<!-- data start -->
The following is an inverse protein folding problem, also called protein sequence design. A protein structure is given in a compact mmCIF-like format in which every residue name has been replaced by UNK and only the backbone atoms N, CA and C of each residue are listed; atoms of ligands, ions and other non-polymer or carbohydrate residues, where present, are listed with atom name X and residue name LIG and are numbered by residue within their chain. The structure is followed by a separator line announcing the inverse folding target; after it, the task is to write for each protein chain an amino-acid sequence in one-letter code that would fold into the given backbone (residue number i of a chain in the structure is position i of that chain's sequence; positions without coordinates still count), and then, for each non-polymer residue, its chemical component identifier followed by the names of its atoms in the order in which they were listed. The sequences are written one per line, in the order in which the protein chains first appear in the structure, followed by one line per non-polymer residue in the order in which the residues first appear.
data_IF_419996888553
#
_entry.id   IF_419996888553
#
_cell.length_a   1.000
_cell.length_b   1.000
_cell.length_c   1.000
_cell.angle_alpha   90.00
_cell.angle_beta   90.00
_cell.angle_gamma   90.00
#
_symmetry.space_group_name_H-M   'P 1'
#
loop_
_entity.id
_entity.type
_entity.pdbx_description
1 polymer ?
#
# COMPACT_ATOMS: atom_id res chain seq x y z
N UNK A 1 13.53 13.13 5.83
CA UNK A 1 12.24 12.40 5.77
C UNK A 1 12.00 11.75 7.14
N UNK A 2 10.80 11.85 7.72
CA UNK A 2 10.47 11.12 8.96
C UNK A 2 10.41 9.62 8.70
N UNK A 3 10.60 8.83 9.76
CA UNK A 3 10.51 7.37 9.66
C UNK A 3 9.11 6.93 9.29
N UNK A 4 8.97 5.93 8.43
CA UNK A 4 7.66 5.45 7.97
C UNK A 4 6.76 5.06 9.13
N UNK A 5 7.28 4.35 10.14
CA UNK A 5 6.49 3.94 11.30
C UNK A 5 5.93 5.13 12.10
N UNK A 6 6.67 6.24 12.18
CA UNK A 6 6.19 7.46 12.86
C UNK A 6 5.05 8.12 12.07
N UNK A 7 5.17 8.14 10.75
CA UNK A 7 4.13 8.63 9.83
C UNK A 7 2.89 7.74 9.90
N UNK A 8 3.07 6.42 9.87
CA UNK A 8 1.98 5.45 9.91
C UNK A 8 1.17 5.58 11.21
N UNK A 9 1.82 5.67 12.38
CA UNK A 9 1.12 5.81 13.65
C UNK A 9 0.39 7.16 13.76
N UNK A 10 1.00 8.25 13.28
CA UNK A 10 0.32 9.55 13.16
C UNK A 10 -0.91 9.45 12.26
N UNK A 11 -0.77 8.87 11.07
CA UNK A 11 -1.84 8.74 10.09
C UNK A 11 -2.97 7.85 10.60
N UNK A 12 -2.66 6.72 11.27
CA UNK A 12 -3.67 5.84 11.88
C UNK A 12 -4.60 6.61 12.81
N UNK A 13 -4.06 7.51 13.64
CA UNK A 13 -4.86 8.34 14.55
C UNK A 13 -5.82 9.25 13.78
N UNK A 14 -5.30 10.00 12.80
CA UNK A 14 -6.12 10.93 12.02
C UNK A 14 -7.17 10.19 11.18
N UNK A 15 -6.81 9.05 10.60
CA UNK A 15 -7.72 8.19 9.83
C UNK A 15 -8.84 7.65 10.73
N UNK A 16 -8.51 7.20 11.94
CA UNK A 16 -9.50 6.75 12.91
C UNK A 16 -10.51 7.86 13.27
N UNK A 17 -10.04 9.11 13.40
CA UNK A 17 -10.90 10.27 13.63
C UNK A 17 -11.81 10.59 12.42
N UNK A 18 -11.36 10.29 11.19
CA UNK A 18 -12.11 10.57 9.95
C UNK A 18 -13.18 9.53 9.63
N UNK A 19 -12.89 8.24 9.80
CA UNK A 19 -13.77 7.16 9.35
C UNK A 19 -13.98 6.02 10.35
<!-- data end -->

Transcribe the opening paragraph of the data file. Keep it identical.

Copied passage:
The following is an inverse protein folding problem, also called protein sequence design. A protein structure is given in a compact mmCIF-like format in which every residue name has been replaced by UNK and only the backbone atoms N, CA and C of each residue are listed; atoms of ligands, ions and other non-polymer or carbohydrate residues, where present, are listed with atom name X and residue name LIG and are numbered by residue within their chain. The structure is followed by a separator line announcing the inverse folding target; after it, the task is to write for each protein chain an amino-acid sequence in one-letter code that would fold into the given backbone (residue number i of a chain in the structure is position i of that chain's sequence; positions without coordinates still count), and then, for each non-polymer residue, its chemical component identifier followed by the names of its atoms in the order in which they were listed. The sequences are written one per line, in the order in which the protein chains first appear in the structure, followed by one line per non-polymer residue in the order in which the residues first appear.